‘Warriors of the Rainbow’ star: From minister to leading man
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Lin Ching-Tai is a man of peace, a 52-year-old Presbyterian minister in Taiwan. But for the epic action film “Warriors of the Rainbow: Seediq Bale,” he traded his vestments for tattoos and a fake scar, transforming into Taiwan’s legendary aboriginal chief, Mouna Rudo, who led a bloody rebellion against Japanese colonizers of the island in 1930.
“Mouna is a dark, melancholy character,” Lin said during a recent visit to Los Angeles, speaking in Chinese. “As a child, he saw how the Japanese suppressed his people, and the desire for rebellion grew in him.” Even though he had never acted before, Lin said he found the lead role easy to assume because “Mouna’s character is my character, before I was 26.”
The brainchild of director Wei Te-Sheng, “Warriors” was produced for $25 million, the most ever for a Taiwanese-made film, and released there in two parts totaling 4½ hours. For its world premiere at the Venice International Film Festival last September, he prepared a 2½-hour cut, and it is that version that opened in Los Angeles on Friday. Much of the film is carried by Lin, who has the brooding eyes and craggy countenance of a man who has done a lot of hard living.
The film tells the story of the Wushe Incident, the largest — and last — uprising against the Japanese by the island’s aboriginal inhabitants. Taiwan had been ceded to Japan by China in 1895 in the Treaty of Shimonoseki. The Seediq tribe was forced to give up its sovereignty and to work for the Japanese at menial wages.
Getting the project off the ground proved a tough sell, even though Wei’s first film, the romantic comedy “Cape No. 7,” was a runaway hit in 2008. It didn’t help that he intended to cast unknowns with aboriginal backgrounds, and to use dialogue in Seediq, a language now spoken by only about 1,000 people. Even with seed money from the Taiwanese government, he spent five years raising funds. John Woo came on as a producer, but Wei said that in the end he borrowed most of the money.
Under the Japanese news of the Wushe Incident was suppressed, and to this day the facts remain spotty. Wei, who also wrote the script, conducted research and even met a couple of Seediq tribe members who had been alive during that time. “Of course they were only small children then,” he said. “Even though so much time has passed, they’re still afraid to talk about it.” The Japanese produced detailed accounts of the uprising. In October 1930, some 300 aboriginal warriors from six villages attacked the Japanese during a sporting event, killing about 130 of them. In retaliation, the Japanese sent in more than 2,000 troops, then planes to drop bombs and tear gas. Two months later the rebellion was quelled, with more than 600 Seediq, including women and children, killed or having committed suicide.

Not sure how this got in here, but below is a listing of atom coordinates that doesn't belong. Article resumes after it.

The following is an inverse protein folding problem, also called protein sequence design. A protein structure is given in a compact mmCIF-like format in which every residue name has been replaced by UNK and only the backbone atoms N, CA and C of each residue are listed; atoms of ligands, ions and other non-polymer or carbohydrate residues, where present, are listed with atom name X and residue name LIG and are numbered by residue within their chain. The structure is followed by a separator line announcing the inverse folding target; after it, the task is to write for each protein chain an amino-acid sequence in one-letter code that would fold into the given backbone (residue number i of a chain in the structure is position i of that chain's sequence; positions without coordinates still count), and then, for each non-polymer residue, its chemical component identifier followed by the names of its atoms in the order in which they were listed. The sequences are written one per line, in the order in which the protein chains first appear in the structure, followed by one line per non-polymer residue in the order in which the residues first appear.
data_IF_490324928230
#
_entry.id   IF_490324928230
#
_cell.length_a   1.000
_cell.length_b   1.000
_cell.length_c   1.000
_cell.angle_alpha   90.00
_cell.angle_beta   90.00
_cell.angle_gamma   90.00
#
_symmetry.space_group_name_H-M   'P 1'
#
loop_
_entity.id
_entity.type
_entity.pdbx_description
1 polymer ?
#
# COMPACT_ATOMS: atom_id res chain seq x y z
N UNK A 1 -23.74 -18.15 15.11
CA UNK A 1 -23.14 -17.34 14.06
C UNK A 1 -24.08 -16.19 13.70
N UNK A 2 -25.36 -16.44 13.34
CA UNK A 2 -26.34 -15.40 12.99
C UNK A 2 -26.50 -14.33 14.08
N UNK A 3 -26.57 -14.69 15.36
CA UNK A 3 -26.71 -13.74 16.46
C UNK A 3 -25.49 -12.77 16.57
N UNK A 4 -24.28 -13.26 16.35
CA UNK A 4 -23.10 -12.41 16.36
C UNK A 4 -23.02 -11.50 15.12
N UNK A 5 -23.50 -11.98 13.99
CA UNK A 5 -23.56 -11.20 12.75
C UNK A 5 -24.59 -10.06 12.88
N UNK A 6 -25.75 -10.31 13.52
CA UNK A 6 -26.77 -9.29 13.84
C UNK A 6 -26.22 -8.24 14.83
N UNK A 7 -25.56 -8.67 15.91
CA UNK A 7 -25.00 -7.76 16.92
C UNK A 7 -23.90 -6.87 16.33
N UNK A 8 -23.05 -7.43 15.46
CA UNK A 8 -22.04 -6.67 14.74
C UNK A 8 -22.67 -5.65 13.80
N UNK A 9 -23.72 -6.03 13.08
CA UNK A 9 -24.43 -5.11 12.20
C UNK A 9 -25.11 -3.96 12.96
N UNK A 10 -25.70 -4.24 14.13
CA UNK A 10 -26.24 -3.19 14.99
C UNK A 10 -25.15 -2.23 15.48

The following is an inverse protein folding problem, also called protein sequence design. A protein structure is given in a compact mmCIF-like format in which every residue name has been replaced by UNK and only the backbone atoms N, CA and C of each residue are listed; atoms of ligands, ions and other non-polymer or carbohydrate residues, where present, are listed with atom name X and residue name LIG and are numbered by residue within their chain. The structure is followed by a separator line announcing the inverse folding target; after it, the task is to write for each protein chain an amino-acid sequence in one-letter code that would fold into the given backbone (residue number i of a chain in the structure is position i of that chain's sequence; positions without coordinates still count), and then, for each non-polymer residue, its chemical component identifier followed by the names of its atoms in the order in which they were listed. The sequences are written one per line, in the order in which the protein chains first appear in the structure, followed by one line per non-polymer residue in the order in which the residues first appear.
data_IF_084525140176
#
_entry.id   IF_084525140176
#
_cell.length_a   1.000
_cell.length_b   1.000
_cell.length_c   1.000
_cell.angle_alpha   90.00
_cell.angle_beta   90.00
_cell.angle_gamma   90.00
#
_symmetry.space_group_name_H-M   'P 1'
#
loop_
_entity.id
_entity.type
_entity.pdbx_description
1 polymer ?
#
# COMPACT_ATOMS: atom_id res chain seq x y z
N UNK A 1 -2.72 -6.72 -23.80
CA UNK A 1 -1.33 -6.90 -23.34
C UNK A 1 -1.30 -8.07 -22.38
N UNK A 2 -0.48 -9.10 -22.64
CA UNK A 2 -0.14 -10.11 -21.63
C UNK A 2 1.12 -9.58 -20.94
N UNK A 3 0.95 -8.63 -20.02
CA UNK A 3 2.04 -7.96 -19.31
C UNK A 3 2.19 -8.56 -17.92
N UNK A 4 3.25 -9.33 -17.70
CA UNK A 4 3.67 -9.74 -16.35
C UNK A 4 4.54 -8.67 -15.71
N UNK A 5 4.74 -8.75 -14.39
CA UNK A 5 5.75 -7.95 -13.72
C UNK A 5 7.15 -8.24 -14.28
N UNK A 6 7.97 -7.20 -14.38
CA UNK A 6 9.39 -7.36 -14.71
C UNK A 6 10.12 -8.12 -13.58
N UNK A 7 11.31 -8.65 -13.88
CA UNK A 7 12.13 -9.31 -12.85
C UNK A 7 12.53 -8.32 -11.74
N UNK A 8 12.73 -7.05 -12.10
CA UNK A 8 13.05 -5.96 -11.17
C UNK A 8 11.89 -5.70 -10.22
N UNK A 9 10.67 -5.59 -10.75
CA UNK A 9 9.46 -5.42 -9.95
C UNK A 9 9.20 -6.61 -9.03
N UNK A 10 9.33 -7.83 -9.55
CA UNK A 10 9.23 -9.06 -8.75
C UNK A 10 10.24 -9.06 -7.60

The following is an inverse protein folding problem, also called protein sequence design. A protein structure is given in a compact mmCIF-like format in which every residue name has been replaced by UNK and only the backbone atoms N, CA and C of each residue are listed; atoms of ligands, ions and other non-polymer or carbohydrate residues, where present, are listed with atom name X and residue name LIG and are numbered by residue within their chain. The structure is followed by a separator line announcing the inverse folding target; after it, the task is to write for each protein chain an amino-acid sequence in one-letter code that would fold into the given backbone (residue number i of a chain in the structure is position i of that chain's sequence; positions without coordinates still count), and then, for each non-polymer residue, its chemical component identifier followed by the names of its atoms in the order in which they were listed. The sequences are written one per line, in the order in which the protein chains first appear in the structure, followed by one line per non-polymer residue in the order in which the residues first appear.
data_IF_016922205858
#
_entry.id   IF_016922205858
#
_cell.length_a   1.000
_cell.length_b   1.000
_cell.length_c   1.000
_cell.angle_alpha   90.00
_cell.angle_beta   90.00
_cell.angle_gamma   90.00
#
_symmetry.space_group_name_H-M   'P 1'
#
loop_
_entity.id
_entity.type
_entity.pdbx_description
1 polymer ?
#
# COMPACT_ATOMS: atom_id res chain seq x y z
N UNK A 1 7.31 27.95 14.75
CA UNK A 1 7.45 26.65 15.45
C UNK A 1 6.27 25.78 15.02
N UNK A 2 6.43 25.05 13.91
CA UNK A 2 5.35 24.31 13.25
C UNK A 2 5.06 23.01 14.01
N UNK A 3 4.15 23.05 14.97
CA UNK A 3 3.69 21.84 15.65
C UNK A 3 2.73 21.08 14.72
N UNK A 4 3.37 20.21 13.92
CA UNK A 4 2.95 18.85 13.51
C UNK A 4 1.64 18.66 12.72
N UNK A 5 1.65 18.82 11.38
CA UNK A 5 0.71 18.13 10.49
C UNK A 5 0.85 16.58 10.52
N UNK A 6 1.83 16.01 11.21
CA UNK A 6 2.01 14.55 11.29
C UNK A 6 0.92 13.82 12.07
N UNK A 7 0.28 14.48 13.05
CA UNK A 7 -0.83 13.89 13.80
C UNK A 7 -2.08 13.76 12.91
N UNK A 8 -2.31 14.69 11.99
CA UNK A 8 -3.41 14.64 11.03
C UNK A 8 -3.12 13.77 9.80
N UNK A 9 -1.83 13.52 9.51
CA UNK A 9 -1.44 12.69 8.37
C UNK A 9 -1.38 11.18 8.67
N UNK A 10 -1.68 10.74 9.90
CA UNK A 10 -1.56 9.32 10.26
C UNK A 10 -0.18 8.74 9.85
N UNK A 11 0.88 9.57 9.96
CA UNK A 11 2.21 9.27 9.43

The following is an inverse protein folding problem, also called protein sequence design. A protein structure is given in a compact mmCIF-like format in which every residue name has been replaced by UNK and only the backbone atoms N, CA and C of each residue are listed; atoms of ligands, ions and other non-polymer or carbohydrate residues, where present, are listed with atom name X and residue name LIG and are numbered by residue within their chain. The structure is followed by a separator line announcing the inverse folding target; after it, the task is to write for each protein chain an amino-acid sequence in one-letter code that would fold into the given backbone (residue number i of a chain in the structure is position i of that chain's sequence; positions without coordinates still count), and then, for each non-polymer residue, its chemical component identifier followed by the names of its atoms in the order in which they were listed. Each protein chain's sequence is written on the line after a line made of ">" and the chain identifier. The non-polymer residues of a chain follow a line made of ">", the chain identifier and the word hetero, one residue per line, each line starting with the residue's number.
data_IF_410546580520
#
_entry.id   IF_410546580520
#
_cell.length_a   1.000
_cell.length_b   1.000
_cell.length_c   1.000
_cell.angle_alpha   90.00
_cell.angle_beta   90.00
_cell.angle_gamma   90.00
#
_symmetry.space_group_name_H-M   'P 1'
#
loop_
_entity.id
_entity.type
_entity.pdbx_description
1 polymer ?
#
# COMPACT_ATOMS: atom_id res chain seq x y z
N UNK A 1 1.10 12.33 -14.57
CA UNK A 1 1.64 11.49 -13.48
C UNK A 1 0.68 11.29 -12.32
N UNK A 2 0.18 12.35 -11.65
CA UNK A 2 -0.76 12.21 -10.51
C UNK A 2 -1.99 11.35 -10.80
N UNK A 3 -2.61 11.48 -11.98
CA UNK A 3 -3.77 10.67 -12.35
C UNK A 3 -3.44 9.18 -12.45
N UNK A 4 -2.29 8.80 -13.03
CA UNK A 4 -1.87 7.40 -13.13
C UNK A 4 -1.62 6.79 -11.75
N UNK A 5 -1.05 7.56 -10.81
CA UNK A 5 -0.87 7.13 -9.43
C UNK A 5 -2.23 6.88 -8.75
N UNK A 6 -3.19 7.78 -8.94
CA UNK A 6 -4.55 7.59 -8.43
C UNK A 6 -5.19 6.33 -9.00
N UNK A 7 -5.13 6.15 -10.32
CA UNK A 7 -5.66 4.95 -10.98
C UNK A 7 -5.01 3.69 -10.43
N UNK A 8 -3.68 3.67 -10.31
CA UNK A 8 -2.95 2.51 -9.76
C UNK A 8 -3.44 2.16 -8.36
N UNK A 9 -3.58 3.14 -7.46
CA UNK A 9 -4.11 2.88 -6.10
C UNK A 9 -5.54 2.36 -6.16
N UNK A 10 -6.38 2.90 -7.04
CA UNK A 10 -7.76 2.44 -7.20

“But of course the Japanese told it from their point of view,” Wei said. So, for the script, Wei said he had to find his own truths, such as in one scene where a group of tribal women take their own lives.
“For example, the suicide of the women — the Japanese say the Seediq men forced them to do so,” Wei said, “whereas I show it as a willing act, an act of honor to escape capture by the enemy.”
During pre-production, Wei met Lin at his home village of Nanao. Lin is not a member of the Seediq tribal group but a different one, the Ataya.
“He looked just right. Everything about him was right for the part,” the director said. “I asked him to play Mouna.” Lin, who had never thought about being in the movies, hesitated. “Then so many of my friends and colleagues who’d heard about the project said to me, ‘You should get involved. You should play this role,’ ” he recalled.
Lin said he related to Mouna’s struggle because it paralleled his own. He grew up speaking the Ataya language at home and still does. When he attended primary school, he was forced to learn and speak Mandarin Chinese, which he resented. (At the end of World War II, Japan surrendered Taiwan to Chinese forces.)
The ethnic Chinese students and teachers “looked down on us,” Lin recalled. “They would insult us, pick fights with us. Yes, I got into some fights.” Admittedly, he wasn’t much of a student, and took up some bad habits, like smoking and drinking — a lot of drinking.
Finally, when he was 26, his sister talked him into attending seminary. “She said to me, ‘You’re not doing anything else in your life,’ ” he said. Their parents had been ministers, so it wasn’t a totally out-of-the-blue suggestion. It took 10 years to get through seminary, but little by little, Lin said, “I began to examine my life, how to change myself and my thinking. I learned how to serve others.”
By all accounts, the “Warriors” shoot was a grueling one. For Lin, the most difficult part was learning the Seediq dialogue. Although Seediq culture is close to his own the language is not, so he had to memorize all his lines. “I was learning as we were shooting,” he said. (“Seediq Bale” means ‘real Seediq,’ that is, a real man; for the tribesmen, this meant hunting, cutting the heads off enemies and otherwise proving one’s macho.)
Six months of scheduled shooting stretched into 10 because of the complexities of the action sequences and filming in mountains and rain forests. But on set, Lin proved a natural leader and became spokesman for the other aboriginal actors who had been recruited. “After all, I was a minister, and I was Mouna Rudo,” he said with a smile.
The cast put up with late paychecks and stunt injuries because there was something larger at stake. “We became like a family,” Lin said. “We began to share the feeling that the movie wasn’t the director’s film. It’s became our film, our story.”
-- Scarlet Cheng